SharePoint Search, Synonyms, Thesaurus, and You

 

A little known, and interesting, feature in SharePoint search is the ability to create customized thesaurus word sets. The word sets can either be synonyms, or word replacements, augmenting search functionality. This ability is not limited to single words, it can also be extend into specific phrases.

Replacement Words

Search has the ability to replace a queried keyword with replacement keyword. An example of this might be commonly misspelled word, or phrase. The SharePoint search will handle the more common ‘thier’ for ‘their’ replacements. You might have something that is specific to your circumstance. Lets say we had a SharePoint site that services a botanical company that specialized flowers. Looking at our search ‘Web Analytics Reports’ we could see that people were searching for the term ‘anniemone’, but are get zero returned results in the ‘No Results Queries’ report. After questioning some people we find that they were actually trying to search for ‘anemone’.

image

http://sharepointvaquero.com/sites/search/Pages/results.aspx?k=anniemone

As you can see from the screen shot, and link, above the actual search term was ‘anniemone’, but I was returned results for ‘anemone’.

Expansion Words

When trying to understand expansion words think of it as word synonyms. In the concept of synonyms, expansion words, works in the same process. Expansion augments the search query with designated synonyms. As an example consider our plant SharePoint site example. We know that ‘Birthroot’ is another name for ‘Trillium’. Using an expansion set any search for either ‘Birthroot’ or ‘Trillium’ will return both ‘birthroot’ and ‘Trullium’ results.

image

http://sharepointvaquero.com/sites/test/_layouts/OSSSearchResults.aspx?k=birthroot&cs=This%20Site&u=http%3A%2F%2Fsharepointvaquero.com%2Fsites%2Ftest

Looking at the search string note that I searched for ‘Birthroot’, but my search result page displays both ‘Birthroot’ and ‘Trillium’ results.

How-To

The custom thesaurus file is a simple XML file on the SharePoint server(s) located at:

%ProgramFiles%\Microsoft Office Servers\14.0\Data\Office Server\Applications\GUID-query-0\Config

There should be only one ‘GUID-query-0’ directory if you have one SharePoint search service application. Make sure the following changes are made to each SharePoint server that has SharePoint search query service. The English XML thesaurus file is tsenu.xml as shown below.

Make a backup of any files you modify!

<XML ID="Microsoft Search Thesaurus">

<!--  Commented out

    <thesaurus xmlns="x-schema:tsSchema.xml">
        <diacritics_sensitive>0</diacritics_sensitive>
        <expansion>
            <sub>Internet Explorer</sub>
            <sub>IE</sub>
            <sub>IE8</sub>
        </expansion>
        <replacement>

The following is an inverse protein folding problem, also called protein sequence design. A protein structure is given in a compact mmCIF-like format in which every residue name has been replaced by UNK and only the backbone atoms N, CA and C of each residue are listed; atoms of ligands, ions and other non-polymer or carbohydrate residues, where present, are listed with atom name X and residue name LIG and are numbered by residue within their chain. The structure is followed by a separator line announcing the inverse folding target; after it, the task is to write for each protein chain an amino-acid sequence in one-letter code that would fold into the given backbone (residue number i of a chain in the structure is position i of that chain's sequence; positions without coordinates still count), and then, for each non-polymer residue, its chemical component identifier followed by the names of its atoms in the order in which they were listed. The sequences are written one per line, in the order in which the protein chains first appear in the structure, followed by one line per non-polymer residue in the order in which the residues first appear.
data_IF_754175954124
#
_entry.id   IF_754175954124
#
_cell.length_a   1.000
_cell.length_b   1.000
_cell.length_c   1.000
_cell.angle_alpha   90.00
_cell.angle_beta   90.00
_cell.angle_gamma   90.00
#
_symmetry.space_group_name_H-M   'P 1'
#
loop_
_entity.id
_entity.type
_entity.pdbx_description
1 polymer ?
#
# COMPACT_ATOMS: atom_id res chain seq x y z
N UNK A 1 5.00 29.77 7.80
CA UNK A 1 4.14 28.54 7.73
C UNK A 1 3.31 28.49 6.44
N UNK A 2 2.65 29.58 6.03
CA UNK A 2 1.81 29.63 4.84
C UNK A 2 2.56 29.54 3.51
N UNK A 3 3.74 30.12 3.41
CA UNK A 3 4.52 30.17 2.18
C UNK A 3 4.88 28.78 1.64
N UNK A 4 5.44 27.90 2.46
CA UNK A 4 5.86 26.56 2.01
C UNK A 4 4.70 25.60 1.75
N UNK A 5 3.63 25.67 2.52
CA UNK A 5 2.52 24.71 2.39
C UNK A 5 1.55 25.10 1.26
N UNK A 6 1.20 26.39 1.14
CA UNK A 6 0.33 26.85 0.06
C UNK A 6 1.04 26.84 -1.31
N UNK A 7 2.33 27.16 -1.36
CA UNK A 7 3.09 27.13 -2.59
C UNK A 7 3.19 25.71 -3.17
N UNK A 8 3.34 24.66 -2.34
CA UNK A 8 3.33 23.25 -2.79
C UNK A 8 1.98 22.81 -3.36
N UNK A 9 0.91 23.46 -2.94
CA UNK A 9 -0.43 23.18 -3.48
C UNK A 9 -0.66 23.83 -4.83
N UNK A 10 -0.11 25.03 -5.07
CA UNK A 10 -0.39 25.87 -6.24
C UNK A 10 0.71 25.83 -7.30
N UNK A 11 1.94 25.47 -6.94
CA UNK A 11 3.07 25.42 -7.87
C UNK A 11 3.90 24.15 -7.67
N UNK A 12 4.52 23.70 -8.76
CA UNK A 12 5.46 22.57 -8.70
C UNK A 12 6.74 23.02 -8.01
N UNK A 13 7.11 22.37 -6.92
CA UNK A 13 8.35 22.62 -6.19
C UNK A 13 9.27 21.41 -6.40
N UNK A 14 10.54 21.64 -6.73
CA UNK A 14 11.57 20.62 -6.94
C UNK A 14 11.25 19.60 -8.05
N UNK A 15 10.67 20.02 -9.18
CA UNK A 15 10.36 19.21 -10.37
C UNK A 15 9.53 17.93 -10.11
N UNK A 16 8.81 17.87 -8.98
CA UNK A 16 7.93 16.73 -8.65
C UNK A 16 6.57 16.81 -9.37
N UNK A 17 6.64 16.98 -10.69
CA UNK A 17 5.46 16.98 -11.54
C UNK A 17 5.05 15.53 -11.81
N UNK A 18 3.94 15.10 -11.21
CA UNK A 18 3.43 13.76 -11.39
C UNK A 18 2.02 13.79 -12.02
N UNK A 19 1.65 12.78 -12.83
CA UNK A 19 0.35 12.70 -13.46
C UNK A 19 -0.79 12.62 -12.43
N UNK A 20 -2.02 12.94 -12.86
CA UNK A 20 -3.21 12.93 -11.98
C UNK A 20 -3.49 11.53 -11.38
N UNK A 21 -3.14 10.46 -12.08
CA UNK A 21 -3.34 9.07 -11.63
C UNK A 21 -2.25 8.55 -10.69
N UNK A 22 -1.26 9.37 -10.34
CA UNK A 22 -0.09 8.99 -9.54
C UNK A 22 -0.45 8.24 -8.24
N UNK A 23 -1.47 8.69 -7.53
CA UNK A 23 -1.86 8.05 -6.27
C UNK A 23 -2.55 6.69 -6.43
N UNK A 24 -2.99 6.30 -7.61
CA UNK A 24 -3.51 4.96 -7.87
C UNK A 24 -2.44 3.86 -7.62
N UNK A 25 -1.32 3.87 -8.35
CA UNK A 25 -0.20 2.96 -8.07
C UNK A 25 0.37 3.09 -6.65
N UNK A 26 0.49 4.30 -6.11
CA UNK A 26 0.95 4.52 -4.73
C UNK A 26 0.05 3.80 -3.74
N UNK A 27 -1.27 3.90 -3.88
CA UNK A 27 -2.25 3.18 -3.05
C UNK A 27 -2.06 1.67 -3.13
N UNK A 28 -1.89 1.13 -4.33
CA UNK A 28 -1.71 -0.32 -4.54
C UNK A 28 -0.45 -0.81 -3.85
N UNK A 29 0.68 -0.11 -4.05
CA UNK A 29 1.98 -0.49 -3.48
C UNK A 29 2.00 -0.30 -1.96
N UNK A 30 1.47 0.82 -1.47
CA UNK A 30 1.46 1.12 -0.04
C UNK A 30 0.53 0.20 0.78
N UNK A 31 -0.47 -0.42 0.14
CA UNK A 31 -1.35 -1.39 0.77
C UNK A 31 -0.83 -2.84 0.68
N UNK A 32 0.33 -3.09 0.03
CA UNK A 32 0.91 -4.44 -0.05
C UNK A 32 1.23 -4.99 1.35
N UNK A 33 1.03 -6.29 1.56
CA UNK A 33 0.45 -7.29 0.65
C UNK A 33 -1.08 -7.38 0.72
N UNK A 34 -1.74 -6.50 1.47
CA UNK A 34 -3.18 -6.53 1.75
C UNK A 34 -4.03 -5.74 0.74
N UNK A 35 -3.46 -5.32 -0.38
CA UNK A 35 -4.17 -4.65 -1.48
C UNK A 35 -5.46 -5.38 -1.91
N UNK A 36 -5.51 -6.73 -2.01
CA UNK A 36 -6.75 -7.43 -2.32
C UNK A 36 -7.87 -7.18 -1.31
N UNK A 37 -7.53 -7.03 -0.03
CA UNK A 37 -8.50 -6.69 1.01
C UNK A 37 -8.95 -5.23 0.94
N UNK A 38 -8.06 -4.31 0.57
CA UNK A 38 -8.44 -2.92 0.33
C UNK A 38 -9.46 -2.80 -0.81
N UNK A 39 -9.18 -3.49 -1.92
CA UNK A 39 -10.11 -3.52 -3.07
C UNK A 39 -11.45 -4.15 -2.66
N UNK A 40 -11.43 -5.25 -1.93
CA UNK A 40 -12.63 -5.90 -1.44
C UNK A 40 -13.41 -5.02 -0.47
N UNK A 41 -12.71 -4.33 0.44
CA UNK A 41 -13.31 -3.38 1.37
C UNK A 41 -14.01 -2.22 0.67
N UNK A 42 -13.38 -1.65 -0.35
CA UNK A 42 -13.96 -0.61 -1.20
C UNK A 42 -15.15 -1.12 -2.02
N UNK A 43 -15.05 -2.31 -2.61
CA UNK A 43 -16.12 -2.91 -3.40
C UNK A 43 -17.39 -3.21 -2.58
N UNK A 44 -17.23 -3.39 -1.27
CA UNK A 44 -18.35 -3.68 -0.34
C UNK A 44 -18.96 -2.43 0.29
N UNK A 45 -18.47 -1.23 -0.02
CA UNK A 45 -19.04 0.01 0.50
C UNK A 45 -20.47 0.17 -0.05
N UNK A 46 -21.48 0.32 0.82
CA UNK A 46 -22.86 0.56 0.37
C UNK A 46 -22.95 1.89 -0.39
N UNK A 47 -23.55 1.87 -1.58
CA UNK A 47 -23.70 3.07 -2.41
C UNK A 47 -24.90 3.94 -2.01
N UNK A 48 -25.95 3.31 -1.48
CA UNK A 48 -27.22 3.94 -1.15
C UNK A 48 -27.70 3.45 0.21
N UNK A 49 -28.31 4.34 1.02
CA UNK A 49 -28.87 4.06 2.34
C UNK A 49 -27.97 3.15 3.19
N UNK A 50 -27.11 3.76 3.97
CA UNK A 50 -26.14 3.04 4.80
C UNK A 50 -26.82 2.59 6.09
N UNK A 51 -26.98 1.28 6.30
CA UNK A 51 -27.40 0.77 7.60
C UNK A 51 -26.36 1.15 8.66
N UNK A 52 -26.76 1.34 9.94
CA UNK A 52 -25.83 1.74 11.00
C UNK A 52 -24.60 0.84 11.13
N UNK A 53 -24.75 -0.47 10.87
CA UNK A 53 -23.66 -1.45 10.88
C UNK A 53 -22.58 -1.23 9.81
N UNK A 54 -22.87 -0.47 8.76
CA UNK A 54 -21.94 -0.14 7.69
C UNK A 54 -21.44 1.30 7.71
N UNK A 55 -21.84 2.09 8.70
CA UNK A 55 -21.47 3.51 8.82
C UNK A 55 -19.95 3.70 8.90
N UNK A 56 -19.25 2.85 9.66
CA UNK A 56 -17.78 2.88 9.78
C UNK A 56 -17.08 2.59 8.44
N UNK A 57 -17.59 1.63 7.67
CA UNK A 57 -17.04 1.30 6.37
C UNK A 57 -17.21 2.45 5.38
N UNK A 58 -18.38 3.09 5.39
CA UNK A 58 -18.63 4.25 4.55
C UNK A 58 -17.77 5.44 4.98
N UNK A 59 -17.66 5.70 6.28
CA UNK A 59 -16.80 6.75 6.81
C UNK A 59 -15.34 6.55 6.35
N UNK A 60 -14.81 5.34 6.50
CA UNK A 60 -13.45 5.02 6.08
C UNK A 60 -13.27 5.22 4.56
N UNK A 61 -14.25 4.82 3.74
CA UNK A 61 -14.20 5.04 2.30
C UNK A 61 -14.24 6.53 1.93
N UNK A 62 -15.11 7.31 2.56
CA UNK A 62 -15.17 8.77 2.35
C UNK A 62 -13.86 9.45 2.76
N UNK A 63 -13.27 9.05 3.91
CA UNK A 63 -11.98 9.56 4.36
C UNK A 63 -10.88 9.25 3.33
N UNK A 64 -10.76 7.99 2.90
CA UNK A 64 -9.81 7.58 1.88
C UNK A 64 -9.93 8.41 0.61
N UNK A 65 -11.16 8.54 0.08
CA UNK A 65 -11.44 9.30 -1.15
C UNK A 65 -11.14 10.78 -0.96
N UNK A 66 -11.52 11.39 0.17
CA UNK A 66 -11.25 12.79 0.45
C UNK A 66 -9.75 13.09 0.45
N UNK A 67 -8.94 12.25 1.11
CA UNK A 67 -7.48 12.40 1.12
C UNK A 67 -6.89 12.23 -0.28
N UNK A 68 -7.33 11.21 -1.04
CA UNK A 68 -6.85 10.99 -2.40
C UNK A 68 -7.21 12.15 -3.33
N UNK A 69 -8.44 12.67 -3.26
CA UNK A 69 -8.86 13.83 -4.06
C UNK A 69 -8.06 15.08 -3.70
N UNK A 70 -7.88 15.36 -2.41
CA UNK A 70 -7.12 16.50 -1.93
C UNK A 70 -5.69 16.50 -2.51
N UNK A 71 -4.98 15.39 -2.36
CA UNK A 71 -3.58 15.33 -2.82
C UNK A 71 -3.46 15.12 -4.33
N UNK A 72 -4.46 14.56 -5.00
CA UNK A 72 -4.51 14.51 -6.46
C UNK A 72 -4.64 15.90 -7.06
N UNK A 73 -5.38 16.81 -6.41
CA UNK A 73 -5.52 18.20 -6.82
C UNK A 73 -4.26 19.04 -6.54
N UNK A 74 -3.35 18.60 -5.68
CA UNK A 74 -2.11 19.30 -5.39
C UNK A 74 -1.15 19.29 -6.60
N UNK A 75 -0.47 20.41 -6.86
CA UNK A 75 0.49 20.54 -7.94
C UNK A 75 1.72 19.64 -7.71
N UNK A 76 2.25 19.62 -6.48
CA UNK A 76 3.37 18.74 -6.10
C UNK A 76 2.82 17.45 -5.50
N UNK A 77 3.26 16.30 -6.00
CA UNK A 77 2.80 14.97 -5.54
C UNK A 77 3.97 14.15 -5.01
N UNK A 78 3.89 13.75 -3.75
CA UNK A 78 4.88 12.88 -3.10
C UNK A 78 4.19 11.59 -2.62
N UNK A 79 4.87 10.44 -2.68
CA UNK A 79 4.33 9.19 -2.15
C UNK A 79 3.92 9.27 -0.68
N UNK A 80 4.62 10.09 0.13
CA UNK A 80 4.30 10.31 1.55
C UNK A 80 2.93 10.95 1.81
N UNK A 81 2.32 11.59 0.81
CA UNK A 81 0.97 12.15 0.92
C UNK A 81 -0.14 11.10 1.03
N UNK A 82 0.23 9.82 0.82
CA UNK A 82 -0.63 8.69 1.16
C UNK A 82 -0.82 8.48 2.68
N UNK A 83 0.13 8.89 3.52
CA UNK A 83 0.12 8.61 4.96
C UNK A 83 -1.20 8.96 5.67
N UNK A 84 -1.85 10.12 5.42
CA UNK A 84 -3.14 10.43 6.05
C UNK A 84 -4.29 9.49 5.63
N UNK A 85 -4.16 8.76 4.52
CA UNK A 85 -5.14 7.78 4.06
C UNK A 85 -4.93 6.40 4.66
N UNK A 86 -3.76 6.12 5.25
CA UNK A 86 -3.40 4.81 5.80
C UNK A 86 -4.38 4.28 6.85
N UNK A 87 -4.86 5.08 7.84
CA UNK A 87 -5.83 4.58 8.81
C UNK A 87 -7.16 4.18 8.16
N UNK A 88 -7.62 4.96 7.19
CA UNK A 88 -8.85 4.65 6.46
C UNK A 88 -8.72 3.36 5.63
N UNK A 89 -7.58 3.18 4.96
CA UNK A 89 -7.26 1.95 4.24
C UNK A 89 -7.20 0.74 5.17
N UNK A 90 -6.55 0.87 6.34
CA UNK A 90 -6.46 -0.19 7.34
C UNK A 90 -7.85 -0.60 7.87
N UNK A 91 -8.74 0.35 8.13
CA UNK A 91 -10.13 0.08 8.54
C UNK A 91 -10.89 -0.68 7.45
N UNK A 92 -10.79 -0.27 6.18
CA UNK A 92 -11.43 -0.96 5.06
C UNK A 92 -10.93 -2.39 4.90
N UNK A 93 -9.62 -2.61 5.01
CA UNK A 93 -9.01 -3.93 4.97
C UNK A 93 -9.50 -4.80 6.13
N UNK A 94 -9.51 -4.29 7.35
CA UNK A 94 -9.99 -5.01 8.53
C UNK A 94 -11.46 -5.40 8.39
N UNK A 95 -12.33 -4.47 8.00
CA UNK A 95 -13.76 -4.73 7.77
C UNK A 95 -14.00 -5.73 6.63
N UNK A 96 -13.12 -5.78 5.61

<pat>NT5</pat>
            <pat>W2K</pat>
            <sub>Windows 2000</sub>
        </replacement>
        <expansion>
            <sub>run</sub>
            <sub>jog</sub>
        </expansion>
    </thesaurus>
-->
</XML>

The commented out XML leaflets show an example structure. From my previous examples my updated tsenu.xml looks like this.

<XML ID="Microsoft Search Thesaurus">

<!--  Commented out

<thesaurus xmlns="x-schema:tsSchema.xml">
    <diacritics_sensitive>0</diacritics_sensitive>
    <expansion>
         <sub>Internet Explorer</sub>
         <sub>IE</sub>
         <sub>IE5</sub>
    </expansion>
    <replacement>
         <pat>NT5</pat>
         <pat>W2K</pat>
         <sub>Windows 2000</sub>
    </replacement>
    <expansion>
         <sub>run</sub>
         <sub>jog</sub>       
    </expansion>
</thesaurus>

-->

<thesaurus xmlns="x-schema:tsSchema.xml">
     <diacritics_sensitive>0</diacritics_sensitive>
     <expansion>
          <sub>birthroot</sub>
          <sub>trillium</sub>
     </expansion>
     <replacement>
          <pat>anniemone</pat>
          <sub>anemone</sub>
     </replacement>
</thesaurus>

</XML>

For the replacement set, encase it in the <replacement> node. The <pat> node denotes the key term that is going to be replaced. The <sub> node is the key term that will substituted into the search query.

<replacement>   
      <pat>anniemone</pat>   
      <sub>anemone</sub>
</replacement>

In the example the ‘anniemone’ term would be substituted with the ‘anemone’ term.

The <expansion> node is where you would place expansion, or synonym, words. Each <sub> node within the <expansion> node would search for all other <sub> nodes.

<expansion>
    <sub>birthroot</sub>
    <sub>trillium</sub>
</expansion>

In this example a search for either ‘birthroot’ or ‘trillium’ would return results for both ‘birthroot’ and ‘trillium’.

Each language has it’s own thesaurus XML file. A full listing of each language is the reference link.

The <diacritics_sensitive> node lets SharePoint search ignore, or account, for diacritical marks of that particular language.

Once you have completed editing the appropriate XML file close and save it.

You will only need to restart the SharePoint Server Search service of each SharePoint server for the modified XML file to take effect.

Start>Administrative Tools>Services>SharePoint Server Search 14>Restart

–Javi

(As fate would have it I found the official Microsoft page after experimenting on my system)

Reference: Manage thesaurus files (SharePoint Server 2010)

About the Author

Leave a Reply

%d bloggers like this: